Monday, October 11, 2010
You know what I’m talking about, right? Those permanent, raggedy marks that can occur in the skin in the arm pit or groin; or on the abdomen, thigh, breast, or buttock.
(Photo of pregnant belly with "tear" marks courtesy of BarelyFitz from Flickr Creative Commons)
Did it ever dawn on you that they are not “stretch” marks? They are “tear” marks! Keep in mind that when a fabric, or your skin is expanded in length or size, and then due to its elastic nature, returns to its previous size and shape, we call that stretching. When that same fabric or skin loses its structural integrity, does not return to its original form, and instead is left with a permanent mark along a line in which continuity was lost, we call that tearing.
What you and I have are “tear” marks.
It is reasonable to assume that those of us with “tear” marks have connective tissue in our skin that is poorly constructed. It is also reasonable to assume that the poor construction of our connective tissue may be related to a lack of necessary building materials (nutrients). Further, it is not unreasonable to assume that if ones skin is poorly constructed, that other tissues and structures in the body may also be poorly constructed and at greater risk to failure.
At age 13 my first tear marks showed up as striations on my buttocks. I kept it to myself.
After surfing one day at age 15 I realized that I had a large tear in my left armpit. Before long I realized that I had similar large tears in my right armpit and in my groin both left and right.
Most people believe that these marks are caused by pregnancy or by being overweight. But here is the problem with that belief; it is not true. While granted that increased stretching of skin due to pregnancy or weight gain are often associated with “tear” marks, it is important to understand that there are many individuals who have never been heavy nor ever been pregnant and they still have “tear” marks. Additionally, it is common knowledge among women that some women can gain very little size with their pregnancy and still develop multiple tears, while other women can become very large with their pregnancy and never have a mark on them.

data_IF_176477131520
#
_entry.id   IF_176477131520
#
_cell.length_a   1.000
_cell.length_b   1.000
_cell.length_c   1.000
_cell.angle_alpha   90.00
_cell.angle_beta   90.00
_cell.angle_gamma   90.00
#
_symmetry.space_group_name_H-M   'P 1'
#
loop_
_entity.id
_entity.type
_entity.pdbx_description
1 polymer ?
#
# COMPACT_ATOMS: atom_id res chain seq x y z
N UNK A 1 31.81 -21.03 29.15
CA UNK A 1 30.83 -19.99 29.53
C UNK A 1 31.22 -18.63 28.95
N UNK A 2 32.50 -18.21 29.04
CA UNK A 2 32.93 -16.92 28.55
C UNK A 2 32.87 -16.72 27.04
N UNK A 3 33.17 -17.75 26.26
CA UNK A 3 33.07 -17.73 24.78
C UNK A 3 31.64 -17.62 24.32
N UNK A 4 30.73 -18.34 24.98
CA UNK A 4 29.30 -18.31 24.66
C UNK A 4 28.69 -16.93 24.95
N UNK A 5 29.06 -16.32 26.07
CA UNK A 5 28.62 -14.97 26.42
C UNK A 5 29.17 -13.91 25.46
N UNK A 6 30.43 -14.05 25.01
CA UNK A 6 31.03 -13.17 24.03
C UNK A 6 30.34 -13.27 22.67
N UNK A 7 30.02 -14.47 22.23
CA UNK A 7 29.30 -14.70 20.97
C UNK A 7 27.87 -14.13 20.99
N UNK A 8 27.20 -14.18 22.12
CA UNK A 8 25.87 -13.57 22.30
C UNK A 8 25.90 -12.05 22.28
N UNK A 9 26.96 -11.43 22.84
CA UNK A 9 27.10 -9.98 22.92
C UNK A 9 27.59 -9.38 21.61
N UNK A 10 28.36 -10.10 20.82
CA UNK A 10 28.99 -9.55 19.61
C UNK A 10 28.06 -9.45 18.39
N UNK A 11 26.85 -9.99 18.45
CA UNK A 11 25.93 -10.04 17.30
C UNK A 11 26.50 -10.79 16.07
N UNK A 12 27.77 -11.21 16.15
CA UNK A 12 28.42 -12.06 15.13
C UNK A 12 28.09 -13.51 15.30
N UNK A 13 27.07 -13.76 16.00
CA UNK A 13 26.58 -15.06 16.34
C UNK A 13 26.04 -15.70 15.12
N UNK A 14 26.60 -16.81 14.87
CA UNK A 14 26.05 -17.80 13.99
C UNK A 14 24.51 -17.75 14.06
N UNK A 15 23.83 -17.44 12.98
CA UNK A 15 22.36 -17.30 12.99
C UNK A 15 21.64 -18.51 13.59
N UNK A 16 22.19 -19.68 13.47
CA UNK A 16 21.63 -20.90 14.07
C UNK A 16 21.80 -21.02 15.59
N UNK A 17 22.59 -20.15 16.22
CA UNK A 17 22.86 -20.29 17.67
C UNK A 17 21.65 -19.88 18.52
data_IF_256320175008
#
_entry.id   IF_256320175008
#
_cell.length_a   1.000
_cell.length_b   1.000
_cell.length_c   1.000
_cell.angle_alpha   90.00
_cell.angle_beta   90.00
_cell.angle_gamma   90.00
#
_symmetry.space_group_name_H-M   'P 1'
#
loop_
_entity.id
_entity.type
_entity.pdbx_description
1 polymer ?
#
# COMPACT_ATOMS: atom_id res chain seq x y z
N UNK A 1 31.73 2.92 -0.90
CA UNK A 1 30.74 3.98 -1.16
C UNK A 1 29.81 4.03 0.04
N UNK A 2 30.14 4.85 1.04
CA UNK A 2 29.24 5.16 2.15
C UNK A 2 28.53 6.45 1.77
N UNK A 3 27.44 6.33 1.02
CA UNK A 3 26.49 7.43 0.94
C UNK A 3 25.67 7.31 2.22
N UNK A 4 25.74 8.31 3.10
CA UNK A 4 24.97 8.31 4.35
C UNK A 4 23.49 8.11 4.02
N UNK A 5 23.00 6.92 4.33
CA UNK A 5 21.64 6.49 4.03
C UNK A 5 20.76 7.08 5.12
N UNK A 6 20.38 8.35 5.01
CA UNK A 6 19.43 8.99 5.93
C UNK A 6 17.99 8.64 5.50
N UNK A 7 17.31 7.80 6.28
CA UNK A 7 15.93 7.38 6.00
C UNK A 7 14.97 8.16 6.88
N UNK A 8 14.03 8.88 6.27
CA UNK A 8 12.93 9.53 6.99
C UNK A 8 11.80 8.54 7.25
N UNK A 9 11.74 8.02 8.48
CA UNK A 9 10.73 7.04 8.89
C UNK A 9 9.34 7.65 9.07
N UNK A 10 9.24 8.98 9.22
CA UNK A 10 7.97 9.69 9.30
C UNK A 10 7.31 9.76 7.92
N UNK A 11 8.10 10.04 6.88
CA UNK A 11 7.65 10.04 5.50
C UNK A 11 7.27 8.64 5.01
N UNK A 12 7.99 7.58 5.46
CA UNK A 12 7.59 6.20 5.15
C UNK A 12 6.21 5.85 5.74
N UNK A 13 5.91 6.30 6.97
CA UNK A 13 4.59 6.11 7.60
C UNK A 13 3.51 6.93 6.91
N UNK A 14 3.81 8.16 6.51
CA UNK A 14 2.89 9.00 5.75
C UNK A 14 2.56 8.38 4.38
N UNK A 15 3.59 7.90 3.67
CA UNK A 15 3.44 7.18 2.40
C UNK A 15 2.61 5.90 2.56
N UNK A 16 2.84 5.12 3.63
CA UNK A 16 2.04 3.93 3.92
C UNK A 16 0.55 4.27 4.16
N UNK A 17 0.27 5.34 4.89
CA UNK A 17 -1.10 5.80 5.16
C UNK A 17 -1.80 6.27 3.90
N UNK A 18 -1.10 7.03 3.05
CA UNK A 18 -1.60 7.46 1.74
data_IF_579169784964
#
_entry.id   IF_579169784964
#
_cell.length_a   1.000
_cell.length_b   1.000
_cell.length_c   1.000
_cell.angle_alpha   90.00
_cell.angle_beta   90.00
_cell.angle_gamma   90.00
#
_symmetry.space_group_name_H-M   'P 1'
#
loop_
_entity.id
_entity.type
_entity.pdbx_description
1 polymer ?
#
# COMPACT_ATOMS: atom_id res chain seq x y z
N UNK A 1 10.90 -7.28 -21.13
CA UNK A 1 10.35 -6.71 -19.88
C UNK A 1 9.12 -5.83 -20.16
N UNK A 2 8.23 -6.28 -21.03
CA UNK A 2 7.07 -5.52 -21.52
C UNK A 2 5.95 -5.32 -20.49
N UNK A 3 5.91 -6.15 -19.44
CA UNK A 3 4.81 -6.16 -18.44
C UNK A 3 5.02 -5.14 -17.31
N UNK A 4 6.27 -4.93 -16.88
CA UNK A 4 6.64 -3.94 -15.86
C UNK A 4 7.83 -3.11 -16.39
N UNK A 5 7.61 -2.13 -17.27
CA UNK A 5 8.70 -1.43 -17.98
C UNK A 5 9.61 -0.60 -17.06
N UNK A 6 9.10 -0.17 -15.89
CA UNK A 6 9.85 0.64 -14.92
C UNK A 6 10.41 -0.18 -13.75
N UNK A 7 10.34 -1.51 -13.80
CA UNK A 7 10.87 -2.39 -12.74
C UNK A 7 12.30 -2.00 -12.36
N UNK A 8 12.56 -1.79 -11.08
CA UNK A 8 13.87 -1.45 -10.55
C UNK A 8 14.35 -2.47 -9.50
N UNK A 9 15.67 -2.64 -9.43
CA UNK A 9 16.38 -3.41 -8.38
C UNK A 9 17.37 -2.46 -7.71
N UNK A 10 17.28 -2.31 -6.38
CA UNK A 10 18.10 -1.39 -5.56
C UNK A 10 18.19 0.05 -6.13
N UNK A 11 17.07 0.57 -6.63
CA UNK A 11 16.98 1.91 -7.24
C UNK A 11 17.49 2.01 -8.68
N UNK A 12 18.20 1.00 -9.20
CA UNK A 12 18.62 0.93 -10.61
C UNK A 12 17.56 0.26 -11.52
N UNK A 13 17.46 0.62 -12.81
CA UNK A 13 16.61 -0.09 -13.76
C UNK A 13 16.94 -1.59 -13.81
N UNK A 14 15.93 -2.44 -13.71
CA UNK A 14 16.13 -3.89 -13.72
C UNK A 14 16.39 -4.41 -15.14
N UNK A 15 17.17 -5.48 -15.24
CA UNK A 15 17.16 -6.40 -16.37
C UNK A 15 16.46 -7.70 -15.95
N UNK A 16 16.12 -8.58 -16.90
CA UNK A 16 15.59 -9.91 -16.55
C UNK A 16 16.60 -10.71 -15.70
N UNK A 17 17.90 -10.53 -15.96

The health history form that all new patients fill out in my chiropractic office, asks if they have stretch marks (they don’t yet know them by their more accurate name). In 28 years of practice, no patient has ever indicated that they have been asked this question in any other healthcare office. Apparently, most physicians have either not thought much about “tear” marks, or think that incompetent skin structure is of little or no importance.
Let me assure you, the integrity of your skin and connective tissue is extremely important.
We’ll talk more. Be thinking about the people that you know that have “tear” marks, and give thought to their health status.